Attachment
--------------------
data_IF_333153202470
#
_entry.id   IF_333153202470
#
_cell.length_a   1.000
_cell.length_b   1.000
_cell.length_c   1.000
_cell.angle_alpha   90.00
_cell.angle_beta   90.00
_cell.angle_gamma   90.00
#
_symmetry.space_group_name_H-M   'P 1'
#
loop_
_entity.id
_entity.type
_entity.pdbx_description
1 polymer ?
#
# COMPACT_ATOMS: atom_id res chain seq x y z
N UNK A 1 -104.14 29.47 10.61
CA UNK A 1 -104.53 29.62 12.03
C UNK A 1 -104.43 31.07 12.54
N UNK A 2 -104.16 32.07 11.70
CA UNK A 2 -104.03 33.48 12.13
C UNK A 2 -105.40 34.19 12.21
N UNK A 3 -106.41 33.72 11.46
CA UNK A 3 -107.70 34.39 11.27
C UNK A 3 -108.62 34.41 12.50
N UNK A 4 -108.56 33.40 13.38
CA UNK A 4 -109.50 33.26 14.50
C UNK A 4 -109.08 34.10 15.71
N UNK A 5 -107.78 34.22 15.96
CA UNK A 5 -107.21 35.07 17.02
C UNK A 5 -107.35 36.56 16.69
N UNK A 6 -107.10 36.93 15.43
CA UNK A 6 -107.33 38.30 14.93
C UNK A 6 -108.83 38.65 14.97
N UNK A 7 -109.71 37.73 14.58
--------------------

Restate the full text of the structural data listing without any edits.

data_IF_333153202470
#
_entry.id   IF_333153202470
#
_cell.length_a   1.000
_cell.length_b   1.000
_cell.length_c   1.000
_cell.angle_alpha   90.00
_cell.angle_beta   90.00
_cell.angle_gamma   90.00
#
_symmetry.space_group_name_H-M   'P 1'
#
loop_
_entity.id
_entity.type
_entity.pdbx_description
1 polymer ?
#
# COMPACT_ATOMS: atom_id res chain seq x y z
N UNK A 1 -104.14 29.47 10.61
CA UNK A 1 -104.53 29.62 12.03
C UNK A 1 -104.43 31.07 12.54
N UNK A 2 -104.16 32.07 11.70
CA UNK A 2 -104.03 33.48 12.13
C UNK A 2 -105.40 34.19 12.21
N UNK A 3 -106.41 33.72 11.46
CA UNK A 3 -107.70 34.39 11.27
C UNK A 3 -108.62 34.41 12.50
N UNK A 4 -108.56 33.40 13.38
CA UNK A 4 -109.50 33.26 14.50
C UNK A 4 -109.08 34.10 15.71
N UNK A 5 -107.78 34.22 15.96
CA UNK A 5 -107.21 35.07 17.02
C UNK A 5 -107.35 36.56 16.69
N UNK A 6 -107.10 36.93 15.43
CA UNK A 6 -107.33 38.30 14.93
C UNK A 6 -108.83 38.65 14.97
N UNK A 7 -109.71 37.73 14.58